In the Press
Thursday, October 21, 2021Why Did the Supreme Court Stop This Execution? — A Commentary by Linda Greenhouse ’78 MSL The New York Times
Monday, October 18, 2021European Activists Want to Ban Fossil Fuel Ads. Why Can’t We Do That Here? Grist
Monday, October 18, 2021Could Property Law Help Achieve ‘Rights of Nature’ for Wild Animals? The Revelator
Monday, October 18, 2021Once Again, the Most Important Supreme Court Term Ever — A Commentary by Stephen L. Carter ’79 Bloomberg
Monday, November 7, 2011
Professors Whitman ’88 and Hamburger ’82 To Debate Church-State Separation and the Theological Roots of Law
Yale Law Professor James Q. Whitman ’88 and Columbia Law Professor Philip Hamburger ’82 will debate “Whither Are We Bound? Church-State Separation and the Theological Roots of Law” on Tuesday, Nov. 8, from 12:10 p.m. to 1:45 p.m. in Room 120. The debate is free and open to the public, with lunch provided. It is part of the monthly “Debating Law & Religion” series.
James Q. Whitman is the Ford Foundation Professor of Comparative and Foreign Law at Yale Law School and the author of “The Origins of Reasonable Doubt: Theological Roots of the Criminal Trial” (2007). Philip Hamburger is the Maurice and Hilda Friedman Professor of Law at Columbia Law School and the author of “Separation of Church and State” (2002).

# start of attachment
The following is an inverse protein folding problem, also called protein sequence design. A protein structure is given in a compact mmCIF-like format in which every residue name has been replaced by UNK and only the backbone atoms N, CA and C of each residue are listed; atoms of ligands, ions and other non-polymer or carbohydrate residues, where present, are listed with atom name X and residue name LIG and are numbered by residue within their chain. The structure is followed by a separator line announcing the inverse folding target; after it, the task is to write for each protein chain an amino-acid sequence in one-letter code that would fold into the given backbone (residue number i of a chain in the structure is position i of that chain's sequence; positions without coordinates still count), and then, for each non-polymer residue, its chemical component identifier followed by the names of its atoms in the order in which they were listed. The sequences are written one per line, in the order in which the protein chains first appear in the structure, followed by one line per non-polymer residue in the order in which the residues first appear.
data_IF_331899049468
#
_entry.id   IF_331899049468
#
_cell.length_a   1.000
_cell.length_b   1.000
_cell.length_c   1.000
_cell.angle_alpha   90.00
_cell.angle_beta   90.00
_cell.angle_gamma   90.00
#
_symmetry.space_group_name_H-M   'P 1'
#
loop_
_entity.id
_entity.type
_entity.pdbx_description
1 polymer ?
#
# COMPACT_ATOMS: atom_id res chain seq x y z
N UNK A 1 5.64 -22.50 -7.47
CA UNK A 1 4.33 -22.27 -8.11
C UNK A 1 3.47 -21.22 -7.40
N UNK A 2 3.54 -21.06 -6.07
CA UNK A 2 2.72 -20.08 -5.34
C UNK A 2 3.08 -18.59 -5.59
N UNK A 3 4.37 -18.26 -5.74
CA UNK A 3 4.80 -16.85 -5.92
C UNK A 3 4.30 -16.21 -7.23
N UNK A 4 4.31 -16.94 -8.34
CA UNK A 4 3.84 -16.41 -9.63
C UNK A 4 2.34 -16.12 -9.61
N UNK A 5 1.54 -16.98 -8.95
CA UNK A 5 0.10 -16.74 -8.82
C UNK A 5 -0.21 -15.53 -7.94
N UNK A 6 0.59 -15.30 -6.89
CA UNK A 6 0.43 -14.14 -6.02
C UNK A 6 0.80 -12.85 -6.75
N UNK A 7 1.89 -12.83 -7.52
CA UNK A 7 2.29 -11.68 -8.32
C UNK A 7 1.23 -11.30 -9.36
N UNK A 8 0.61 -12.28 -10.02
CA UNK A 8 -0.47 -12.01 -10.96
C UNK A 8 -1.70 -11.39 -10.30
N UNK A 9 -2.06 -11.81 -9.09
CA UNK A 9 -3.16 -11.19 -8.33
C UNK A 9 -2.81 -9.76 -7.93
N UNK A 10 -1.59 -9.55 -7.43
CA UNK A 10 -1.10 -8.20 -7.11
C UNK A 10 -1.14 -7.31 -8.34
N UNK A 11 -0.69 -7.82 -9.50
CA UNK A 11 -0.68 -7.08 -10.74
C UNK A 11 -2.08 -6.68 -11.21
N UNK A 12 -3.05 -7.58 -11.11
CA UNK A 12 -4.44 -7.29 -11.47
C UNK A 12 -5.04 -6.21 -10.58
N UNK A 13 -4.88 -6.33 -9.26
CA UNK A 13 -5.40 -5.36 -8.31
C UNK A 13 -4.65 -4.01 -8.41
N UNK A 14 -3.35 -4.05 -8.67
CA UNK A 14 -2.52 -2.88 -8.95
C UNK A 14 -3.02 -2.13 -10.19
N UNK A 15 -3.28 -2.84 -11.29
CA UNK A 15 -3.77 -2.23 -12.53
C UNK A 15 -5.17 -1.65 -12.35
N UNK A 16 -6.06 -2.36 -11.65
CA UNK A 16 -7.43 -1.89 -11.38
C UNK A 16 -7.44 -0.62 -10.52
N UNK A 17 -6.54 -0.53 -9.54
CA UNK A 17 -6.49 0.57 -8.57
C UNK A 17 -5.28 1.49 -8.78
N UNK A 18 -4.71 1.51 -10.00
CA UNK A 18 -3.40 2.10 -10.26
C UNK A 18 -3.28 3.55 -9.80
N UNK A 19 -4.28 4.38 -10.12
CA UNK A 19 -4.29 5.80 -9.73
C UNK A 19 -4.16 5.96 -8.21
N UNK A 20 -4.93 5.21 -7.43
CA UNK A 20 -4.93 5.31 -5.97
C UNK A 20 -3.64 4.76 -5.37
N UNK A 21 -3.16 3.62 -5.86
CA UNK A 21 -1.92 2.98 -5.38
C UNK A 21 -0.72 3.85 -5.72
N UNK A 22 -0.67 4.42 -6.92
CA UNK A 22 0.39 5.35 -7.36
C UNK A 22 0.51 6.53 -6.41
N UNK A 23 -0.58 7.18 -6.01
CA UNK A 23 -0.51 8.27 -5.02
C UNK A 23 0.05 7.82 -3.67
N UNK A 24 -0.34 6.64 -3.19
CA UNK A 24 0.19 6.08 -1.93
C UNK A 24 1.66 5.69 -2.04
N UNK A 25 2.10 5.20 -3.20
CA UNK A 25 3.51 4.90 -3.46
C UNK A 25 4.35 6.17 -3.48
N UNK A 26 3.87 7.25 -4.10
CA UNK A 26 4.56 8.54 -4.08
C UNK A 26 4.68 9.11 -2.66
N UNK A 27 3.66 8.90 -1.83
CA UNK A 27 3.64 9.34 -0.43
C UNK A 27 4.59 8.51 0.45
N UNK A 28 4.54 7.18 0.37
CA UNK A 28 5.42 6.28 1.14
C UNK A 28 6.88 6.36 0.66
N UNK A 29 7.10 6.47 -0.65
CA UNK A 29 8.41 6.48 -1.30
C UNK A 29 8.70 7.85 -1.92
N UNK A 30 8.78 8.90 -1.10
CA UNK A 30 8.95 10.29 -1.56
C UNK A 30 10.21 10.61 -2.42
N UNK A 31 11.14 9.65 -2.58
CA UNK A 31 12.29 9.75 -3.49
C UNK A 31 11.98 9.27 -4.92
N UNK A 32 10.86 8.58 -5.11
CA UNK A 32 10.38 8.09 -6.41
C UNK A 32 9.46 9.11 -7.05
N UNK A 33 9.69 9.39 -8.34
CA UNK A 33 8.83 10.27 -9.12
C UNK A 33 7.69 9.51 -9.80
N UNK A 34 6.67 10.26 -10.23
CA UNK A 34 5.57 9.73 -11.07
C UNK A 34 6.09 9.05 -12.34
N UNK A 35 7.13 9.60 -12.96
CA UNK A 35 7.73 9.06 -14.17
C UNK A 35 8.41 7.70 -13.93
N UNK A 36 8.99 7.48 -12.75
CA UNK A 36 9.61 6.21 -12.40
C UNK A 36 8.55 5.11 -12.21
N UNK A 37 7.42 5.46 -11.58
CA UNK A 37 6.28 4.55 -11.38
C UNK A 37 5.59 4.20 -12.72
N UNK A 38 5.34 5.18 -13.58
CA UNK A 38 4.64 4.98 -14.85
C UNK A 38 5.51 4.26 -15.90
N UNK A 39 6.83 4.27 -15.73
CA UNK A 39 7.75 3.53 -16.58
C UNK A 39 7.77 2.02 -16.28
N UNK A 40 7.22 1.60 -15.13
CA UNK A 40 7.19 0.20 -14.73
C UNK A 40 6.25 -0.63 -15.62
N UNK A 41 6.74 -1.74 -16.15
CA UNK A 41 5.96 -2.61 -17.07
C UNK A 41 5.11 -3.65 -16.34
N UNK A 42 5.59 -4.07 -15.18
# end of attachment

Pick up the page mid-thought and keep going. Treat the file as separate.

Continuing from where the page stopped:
They will consider, among other questions:
• How should a pluralist society composed of the religious, the a-religious, and the anti-religious relate to legal systems whose roots can be traced in large part to theological influences?
• Do secular Western societies have anything to gain in exploring the theological pedigree of their present values?
• Why is the United States, formally one of the most secular of democracies, so deeply religious?
• Is the effort to separate church and state doomed as long as religion remains embedded in the legal and social world?
Launched in spring 2011 and sponsored by the Dean’s Office, “Debating Law & Religion” is a monthly series of lectures at Yale Law School aimed at creating a formal forum to voice and debate diverse views on a broad range of issues relating to law and religion.